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Tech Tips, Tricks & Trivia

by 'Anil' Radhakrishna
An architect's notes, experiments, discoveries and annotated bookmarks.

Search from over a hundred HOW TO articles, Tips and Tricks


Is this just the start of a new Browser war?

...creating clean code that validates and works on many different browsers will be an important skill for webmasters and web designers. - Matt Cutts

Just days after Microsoft released IE 8 Beta 2, we have Google Chrome making an entry into the browsersphere.

Google Chrome is a new open source browser almost built from scratch that supposedly took over two years of work. It uses the same rendering engine as Appleā€™s Safari browser - WebKit. To install you need to get the 475KB Installer which will in turn download another 7MB to get you started. The beta currently works only on Windows OSs.

The UI is minimalistic. So minimalistic, it lacks the Search box that most browsers have. The address bar doubles up as Search box as well and it is called Omnibox. Next to the Omnibox, there are just two icons for the Page & Tools menu that in turn show options for the direly essential tasks.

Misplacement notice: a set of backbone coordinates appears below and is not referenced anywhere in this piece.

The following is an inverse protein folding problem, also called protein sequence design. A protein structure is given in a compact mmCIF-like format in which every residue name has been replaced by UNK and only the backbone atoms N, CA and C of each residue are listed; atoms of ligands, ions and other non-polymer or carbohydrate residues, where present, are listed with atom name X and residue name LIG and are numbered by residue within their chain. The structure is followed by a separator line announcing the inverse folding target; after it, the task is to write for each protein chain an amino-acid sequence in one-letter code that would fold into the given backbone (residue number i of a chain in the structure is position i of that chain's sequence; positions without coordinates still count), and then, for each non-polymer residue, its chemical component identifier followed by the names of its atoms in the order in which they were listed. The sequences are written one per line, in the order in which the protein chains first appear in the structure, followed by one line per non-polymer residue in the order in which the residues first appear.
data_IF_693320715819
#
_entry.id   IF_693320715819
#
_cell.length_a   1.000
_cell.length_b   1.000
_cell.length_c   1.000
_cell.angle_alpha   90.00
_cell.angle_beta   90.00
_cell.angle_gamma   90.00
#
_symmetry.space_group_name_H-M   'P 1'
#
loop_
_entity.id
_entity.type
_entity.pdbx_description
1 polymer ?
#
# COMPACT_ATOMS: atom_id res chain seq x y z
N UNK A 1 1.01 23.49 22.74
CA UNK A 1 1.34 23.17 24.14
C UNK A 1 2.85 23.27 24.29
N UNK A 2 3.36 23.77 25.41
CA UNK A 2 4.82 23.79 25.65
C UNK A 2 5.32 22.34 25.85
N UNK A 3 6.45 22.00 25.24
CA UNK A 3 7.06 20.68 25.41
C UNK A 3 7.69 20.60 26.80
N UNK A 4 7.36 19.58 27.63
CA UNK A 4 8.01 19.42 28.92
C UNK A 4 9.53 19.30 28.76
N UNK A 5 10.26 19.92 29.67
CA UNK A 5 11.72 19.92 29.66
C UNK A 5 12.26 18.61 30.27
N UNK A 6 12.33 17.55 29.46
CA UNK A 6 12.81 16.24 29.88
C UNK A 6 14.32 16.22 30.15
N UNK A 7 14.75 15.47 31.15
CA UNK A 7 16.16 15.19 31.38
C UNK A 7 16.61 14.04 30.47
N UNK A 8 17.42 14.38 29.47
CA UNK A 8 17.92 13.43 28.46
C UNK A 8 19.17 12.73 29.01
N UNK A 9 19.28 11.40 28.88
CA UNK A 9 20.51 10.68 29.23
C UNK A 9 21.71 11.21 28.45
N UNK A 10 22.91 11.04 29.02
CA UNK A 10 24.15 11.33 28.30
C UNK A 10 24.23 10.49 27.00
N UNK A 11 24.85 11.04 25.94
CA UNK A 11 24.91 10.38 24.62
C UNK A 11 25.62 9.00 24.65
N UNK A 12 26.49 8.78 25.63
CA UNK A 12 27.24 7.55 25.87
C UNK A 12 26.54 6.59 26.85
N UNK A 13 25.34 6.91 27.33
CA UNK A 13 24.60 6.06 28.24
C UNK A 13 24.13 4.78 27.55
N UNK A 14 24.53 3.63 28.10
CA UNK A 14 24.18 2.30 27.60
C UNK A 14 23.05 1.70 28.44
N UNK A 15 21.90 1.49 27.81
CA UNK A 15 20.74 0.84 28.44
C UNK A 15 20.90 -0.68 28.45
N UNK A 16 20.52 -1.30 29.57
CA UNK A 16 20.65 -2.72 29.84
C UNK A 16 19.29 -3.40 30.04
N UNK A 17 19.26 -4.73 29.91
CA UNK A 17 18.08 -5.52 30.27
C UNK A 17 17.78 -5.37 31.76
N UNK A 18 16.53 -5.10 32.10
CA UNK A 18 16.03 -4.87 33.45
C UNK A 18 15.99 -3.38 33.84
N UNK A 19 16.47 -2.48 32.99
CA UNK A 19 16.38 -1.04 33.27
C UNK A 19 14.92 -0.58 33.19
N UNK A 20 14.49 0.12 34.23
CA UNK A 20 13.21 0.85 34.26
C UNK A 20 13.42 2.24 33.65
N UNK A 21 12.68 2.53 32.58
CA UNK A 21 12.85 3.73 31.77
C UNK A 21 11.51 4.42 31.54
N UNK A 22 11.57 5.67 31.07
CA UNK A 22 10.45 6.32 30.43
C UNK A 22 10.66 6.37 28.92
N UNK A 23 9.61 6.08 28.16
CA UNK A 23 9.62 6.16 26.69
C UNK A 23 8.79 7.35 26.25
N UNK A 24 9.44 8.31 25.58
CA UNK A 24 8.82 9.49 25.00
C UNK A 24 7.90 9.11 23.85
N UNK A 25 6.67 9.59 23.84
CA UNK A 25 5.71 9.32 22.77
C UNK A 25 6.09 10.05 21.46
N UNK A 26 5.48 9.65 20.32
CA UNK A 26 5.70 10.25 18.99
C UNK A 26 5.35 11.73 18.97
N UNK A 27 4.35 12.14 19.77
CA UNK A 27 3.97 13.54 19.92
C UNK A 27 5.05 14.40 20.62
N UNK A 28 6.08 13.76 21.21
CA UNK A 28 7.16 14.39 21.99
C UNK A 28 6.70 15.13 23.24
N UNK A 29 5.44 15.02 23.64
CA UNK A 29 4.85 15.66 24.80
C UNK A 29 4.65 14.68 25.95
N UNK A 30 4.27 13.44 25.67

As my preferred language was set to Hindi(India) in Regional and Language Options in Vista, when Chrome opened all the menu options & dialog boxes were in Hindi. As the font was too small & language not colloquial, I switched to English(India).

The search engine provider can be customized by selecting the option on right-clicking the address bar. I could only see India-based search engine providers in the customization list.

Tabs are on the extreme top. There is no title bar, no status bar (a temporary bar just shows up below while a page is loading). Tabs can be dragged and their positions switched. You can drag tabs out of the window to its own new window and then if required bring the tab back to the original window by dragging it exactly to the Tabs area.

The Incognito mode is equivalent to Private Browsing in Safari or InPrivate Browing in IE8b2. The keyboard shortcut to open a new incognito window is Ctrl+Shift+N. It opens as a new window with a incognito "spy" icon in the top left corner. You can also right-click any link on a web page and select Open link in incognito window.

The context menu is extremely context-sensitive and the list of options you get on right clicking will vary depending on where you click.

Shift+Esc activates the Chrome Task Manager from where you can kill erring processes.

Chrome has better support for Google Gears enabled websites to access web content in offline mode.

I guess faster, standards compliant Browsers will bode well for Web users and developers.

Also see:
Internet Explorer 8 (Beta 2) - a promising, bold new version

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